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Elon Musk expects SpaceX ticket to Mars will cost $500,000

But the return ticket is free.

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Amanda Kooser
Freelance writer Amanda C. Kooser covers gadgets and tech news with a twist for CNET. When not wallowing in weird gear and iPad apps for cats, she can be found tinkering with her 1956 DeSoto.
Amanda Kooser
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This futuristic rendering shows a collection of Starships on the surface of Mars. Elon Musk and SpaceX envision astronauts initially living out of the spaceships.

SpaceX

It's time to start chucking some cash into your Mars vacation fund. SpaceX's interplanetary Starship hasn't even left Earth yet, but Elon Musk is already speculating about the price of a ticket to Mars. 

In a tweet on Sunday, Musk said he's confident that moving to Mars will one day cost less than $500,000 (£390,000, AU$710,00), though that price tag is "very dependent on volume."

Musk thinks the ticket price could eventually dip below $100,000, cheap enough that "most people in advanced economies could sell their home on Earth and move to Mars if they want."

A half-million bucks sounds like a lot of money, but compare that to the over $200,000 price to experience weightlessness on a Virgin Galactic flight or $9.5 million for a vacation on a proposed luxury space station.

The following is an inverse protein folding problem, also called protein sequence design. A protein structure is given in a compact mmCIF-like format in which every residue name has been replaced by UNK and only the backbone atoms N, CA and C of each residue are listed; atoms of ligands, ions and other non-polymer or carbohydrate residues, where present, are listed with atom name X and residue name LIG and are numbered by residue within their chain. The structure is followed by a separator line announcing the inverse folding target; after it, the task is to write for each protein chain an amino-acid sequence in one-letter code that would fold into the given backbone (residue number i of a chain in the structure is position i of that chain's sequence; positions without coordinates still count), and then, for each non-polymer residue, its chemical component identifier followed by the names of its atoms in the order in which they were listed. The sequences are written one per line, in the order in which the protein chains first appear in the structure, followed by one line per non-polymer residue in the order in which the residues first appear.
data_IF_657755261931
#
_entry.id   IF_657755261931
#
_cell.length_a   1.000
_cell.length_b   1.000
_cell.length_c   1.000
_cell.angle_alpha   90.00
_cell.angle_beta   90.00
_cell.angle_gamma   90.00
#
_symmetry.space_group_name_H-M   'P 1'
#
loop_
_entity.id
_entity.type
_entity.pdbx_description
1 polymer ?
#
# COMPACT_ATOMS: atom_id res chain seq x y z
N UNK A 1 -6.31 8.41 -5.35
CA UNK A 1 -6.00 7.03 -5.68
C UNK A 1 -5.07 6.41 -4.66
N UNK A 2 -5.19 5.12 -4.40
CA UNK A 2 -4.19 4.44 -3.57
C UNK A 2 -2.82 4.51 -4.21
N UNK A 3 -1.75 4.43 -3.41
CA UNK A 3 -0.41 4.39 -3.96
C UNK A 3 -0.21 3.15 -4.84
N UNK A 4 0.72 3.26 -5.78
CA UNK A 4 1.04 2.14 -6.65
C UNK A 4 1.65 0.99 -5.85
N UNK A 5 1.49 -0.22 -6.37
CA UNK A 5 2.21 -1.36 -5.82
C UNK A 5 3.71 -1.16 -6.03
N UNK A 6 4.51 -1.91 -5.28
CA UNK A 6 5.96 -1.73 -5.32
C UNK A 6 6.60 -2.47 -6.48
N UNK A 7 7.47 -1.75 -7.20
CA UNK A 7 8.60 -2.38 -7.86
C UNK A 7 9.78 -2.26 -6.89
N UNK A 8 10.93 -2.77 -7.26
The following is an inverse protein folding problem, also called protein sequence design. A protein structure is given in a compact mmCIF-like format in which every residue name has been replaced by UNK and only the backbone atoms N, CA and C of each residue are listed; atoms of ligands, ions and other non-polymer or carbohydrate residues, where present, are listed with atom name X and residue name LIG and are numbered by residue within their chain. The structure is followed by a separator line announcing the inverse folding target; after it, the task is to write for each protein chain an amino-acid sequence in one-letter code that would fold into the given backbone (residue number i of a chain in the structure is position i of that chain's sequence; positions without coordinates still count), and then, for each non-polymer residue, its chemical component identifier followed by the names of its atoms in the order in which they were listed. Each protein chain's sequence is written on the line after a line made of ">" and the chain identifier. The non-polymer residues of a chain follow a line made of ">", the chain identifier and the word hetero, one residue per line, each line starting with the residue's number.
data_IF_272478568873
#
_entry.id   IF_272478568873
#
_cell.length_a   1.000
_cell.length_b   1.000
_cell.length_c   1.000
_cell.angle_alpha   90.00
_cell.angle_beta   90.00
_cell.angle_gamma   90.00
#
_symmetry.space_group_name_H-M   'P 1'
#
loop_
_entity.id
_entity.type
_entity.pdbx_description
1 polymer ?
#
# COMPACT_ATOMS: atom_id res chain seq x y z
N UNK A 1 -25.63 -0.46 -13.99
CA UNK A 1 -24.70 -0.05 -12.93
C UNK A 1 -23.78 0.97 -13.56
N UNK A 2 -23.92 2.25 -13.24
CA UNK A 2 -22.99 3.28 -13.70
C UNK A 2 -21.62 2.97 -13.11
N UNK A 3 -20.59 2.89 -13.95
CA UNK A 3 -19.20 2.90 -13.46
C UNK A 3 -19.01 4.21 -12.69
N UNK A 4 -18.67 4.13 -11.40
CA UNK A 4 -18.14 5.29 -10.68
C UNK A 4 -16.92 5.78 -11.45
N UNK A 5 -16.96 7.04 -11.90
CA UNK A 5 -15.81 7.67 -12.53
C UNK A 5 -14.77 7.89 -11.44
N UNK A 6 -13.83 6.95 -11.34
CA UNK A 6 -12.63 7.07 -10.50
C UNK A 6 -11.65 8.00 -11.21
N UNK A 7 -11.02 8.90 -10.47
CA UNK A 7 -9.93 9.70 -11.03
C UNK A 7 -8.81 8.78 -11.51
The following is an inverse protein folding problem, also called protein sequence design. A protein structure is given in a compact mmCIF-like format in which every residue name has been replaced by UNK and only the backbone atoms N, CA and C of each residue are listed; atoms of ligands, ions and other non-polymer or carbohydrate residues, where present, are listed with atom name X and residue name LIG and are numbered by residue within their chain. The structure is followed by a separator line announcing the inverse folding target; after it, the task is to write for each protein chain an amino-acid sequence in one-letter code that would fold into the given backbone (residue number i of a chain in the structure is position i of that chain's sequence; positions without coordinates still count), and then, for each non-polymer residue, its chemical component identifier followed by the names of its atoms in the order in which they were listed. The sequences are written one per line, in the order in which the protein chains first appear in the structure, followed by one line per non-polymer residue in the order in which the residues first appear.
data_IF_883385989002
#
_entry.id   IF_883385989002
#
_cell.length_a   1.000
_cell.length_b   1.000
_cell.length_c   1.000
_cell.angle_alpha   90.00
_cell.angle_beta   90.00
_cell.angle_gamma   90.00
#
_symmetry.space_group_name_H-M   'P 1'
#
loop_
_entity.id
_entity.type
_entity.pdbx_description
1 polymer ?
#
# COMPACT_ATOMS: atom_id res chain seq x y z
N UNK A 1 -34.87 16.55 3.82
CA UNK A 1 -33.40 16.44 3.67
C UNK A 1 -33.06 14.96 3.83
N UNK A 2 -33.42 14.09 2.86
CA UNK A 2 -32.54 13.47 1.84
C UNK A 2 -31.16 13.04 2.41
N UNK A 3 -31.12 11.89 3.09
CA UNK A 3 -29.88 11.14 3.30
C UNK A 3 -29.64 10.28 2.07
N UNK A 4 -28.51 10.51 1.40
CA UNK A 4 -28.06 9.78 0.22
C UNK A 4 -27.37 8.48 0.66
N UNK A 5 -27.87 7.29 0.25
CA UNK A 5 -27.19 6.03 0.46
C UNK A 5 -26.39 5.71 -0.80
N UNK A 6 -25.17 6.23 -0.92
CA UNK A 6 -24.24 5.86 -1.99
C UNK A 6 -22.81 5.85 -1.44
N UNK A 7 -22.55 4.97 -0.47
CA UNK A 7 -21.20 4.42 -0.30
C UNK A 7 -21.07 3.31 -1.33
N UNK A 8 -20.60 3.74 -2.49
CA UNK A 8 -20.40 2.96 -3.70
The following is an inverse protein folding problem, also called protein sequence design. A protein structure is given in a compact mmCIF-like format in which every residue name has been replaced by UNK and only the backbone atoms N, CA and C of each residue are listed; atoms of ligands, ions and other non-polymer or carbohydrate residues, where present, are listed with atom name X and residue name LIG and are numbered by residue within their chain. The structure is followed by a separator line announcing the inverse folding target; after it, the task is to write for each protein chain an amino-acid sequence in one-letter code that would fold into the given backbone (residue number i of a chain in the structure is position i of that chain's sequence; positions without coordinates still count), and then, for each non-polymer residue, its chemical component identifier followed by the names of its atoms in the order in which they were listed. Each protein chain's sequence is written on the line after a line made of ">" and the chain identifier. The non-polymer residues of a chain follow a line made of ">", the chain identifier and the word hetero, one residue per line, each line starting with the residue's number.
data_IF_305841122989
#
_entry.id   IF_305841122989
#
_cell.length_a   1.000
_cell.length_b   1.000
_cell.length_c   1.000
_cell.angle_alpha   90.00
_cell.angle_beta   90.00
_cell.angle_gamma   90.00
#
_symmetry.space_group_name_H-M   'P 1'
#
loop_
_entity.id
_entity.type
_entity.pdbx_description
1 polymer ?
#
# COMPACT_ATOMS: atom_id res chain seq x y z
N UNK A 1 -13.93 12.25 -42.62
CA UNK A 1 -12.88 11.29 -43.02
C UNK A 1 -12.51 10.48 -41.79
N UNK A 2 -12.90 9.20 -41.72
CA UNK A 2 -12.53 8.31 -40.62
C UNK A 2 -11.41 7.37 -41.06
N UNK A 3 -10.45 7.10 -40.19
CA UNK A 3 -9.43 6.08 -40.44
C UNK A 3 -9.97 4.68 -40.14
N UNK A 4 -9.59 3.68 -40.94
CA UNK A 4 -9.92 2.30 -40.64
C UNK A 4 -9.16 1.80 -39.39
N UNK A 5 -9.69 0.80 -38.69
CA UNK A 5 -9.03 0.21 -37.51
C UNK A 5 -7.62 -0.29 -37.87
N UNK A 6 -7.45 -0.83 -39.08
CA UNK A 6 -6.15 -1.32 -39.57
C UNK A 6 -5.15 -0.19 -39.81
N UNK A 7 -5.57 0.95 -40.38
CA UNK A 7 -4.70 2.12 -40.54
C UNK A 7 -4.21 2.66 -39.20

One of the most important tidbits in Musk's tweet is that the return ticket will be free. If you move to Mars and decide you don't like the potatoes, you can head on back to Earth. 

SpaceX's stainless steel Starship is under development. The company built a "hopper" prototype to test takeoffs and landings and is also testing the Raptor rocket engine that will power it. 

Prior to taking a shot at Mars, SpaceX plans to send Starship around the moon in 2023 with tourists on board.

Musk himself has estimated his chances of moving to Mars at 70 percent. He's been flirting with a Mars account on Twitter, so it's no surprise he might want to take his cosmic crush to the next level. 

Elon Musk Shows Off the Shiny SpaceX Starship

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